The New York Times (to my surprise) did a very nice article and video this morning on a local running hero: Matt Carpenter. Be sure and watch the video.
Practically the first thing I heard about Matt was that he always won the Pikes Peak Marathon: 13 miles up, 13 miles down.
Local runners regard him as a freak of nature, which science has shown him to be:
"In part, Carpenter has owed his prowess to his physiology. His resting heart rate has been measured at 33 beats a minute, lower than those of Michael Phelps and many astronauts. In a test at the United States Olympic training center in Colorado Springs, Carpenter’s VO2 max, a gauge of the body’s ability to process oxygen, registered at 90.2, perhaps a record high for a runner. (Only Bjorn Daehlie, a Norwegian cross-country skier, has scored higher. Lance Armstrong recorded an 81.)"
We know members of Matt's infamous Incline Club (the name is taken from a nearly vertical slash above Manitou Springs where a cog rail line used to run). Including a woman who placed second in the Pike's Peak Marathon and goes to my parish. The club motto: Go out hard; when it hurts, speed up.” Nothing like running up Pike's Peak in January to get the ol' blood flowing.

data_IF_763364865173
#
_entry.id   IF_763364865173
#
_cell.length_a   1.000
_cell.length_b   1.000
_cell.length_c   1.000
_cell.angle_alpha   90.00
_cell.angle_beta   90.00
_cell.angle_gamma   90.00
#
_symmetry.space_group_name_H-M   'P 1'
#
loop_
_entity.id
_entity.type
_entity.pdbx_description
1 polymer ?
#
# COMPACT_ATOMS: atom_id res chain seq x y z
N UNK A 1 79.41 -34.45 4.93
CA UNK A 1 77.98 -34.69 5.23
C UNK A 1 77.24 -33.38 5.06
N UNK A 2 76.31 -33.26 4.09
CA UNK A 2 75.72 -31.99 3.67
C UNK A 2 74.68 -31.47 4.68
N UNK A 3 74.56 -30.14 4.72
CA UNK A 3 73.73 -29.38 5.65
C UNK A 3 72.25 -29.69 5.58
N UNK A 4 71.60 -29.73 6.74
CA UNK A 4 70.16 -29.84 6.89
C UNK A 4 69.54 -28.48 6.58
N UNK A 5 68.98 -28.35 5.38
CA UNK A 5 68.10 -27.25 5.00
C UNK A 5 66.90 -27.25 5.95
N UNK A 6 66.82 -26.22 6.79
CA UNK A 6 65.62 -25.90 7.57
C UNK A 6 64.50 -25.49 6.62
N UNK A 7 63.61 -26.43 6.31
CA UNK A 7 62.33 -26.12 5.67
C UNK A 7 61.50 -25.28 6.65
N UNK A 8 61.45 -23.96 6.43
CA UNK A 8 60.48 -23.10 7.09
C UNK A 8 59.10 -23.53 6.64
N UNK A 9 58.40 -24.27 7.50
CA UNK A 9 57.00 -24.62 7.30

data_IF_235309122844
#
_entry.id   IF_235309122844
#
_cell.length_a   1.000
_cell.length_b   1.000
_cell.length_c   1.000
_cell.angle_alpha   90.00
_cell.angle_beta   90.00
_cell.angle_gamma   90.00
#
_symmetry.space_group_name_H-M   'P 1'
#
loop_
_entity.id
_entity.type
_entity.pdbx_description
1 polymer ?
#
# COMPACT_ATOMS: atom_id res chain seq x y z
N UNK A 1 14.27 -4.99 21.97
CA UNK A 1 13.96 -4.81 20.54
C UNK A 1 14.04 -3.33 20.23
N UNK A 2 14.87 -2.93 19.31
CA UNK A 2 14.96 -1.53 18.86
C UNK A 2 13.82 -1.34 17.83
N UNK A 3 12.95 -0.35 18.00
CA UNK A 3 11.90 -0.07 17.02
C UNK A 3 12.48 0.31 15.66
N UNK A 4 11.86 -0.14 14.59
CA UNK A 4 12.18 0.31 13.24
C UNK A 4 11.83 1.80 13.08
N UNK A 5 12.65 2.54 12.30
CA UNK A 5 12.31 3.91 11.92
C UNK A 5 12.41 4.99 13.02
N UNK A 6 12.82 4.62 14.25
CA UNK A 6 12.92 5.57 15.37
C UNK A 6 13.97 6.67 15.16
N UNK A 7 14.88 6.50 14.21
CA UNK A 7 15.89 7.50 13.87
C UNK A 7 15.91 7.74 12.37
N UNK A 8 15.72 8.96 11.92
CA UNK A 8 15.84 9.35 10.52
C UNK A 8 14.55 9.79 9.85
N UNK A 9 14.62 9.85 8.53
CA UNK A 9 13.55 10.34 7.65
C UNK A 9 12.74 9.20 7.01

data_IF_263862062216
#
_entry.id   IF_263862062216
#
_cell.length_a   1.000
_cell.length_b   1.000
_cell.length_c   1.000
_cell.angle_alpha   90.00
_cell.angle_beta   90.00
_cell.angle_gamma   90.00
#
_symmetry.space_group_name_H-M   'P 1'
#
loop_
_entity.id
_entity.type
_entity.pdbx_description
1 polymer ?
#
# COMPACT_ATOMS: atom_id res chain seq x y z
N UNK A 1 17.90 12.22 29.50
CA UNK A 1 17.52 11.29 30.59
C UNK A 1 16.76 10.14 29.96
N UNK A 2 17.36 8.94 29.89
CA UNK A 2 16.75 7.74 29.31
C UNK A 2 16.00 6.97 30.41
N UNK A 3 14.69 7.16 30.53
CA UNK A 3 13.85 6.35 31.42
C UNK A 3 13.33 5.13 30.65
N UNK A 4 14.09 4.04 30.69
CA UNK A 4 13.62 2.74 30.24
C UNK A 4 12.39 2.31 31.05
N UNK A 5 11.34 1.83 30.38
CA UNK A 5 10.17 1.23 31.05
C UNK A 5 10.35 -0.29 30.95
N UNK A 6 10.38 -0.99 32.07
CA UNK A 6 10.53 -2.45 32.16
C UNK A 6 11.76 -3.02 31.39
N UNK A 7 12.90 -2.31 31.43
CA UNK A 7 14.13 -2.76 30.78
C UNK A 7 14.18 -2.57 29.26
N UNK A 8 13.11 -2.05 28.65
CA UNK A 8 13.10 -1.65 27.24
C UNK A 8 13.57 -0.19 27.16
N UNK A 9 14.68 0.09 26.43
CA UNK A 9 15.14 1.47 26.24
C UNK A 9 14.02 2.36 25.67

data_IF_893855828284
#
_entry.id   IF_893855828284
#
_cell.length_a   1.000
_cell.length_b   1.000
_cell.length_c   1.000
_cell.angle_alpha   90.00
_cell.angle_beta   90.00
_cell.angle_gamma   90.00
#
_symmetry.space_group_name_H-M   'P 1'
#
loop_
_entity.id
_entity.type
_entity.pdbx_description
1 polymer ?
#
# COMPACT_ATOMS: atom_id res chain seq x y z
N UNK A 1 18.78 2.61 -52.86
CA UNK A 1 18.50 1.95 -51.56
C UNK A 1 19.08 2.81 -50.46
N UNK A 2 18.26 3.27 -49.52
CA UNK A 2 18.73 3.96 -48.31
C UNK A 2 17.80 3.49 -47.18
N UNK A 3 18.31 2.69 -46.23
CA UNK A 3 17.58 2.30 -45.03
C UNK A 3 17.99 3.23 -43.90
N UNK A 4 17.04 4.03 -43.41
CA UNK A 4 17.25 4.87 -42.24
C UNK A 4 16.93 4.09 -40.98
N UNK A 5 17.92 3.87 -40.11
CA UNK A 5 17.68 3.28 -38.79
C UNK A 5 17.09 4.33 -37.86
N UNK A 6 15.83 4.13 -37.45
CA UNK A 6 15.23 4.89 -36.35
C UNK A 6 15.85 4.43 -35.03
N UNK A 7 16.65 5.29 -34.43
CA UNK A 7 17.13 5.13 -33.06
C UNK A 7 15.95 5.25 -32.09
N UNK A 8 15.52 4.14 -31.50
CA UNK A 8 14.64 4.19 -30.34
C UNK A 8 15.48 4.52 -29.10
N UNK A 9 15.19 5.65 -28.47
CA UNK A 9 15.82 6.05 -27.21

For most bloggers, especially Catholic bloggers, from the low-lands, this sort of stuff usually sounds like pure masochistic voo-doo. If not bordering on mortal sin. If we were athletes, we'd wouldn't be spending our time in front of a computer screen. Or buried in books or in movies. When was the last time you read something about ultra-marathons around St. Blogs? Food? Yes. Drink? Yep. All too often cigars. But hardly ever physical activity - unless it is someone else's activity - like watching professional football.
I'm still no athlete, but after 7 years in Colorado, I now serenely regard the sort of high level amateur sport that I once regarded as impossible or absurd as normal. Men and women in their 70's routinely ski, run marathons, climb mountains, snow-shoe around here. You watch that and find yourself thinking: "Maybe I, fourth generation couch potato that I am, could do that too."
Time to get going. Need to clean off my snow-shoes before I head to the gym . . .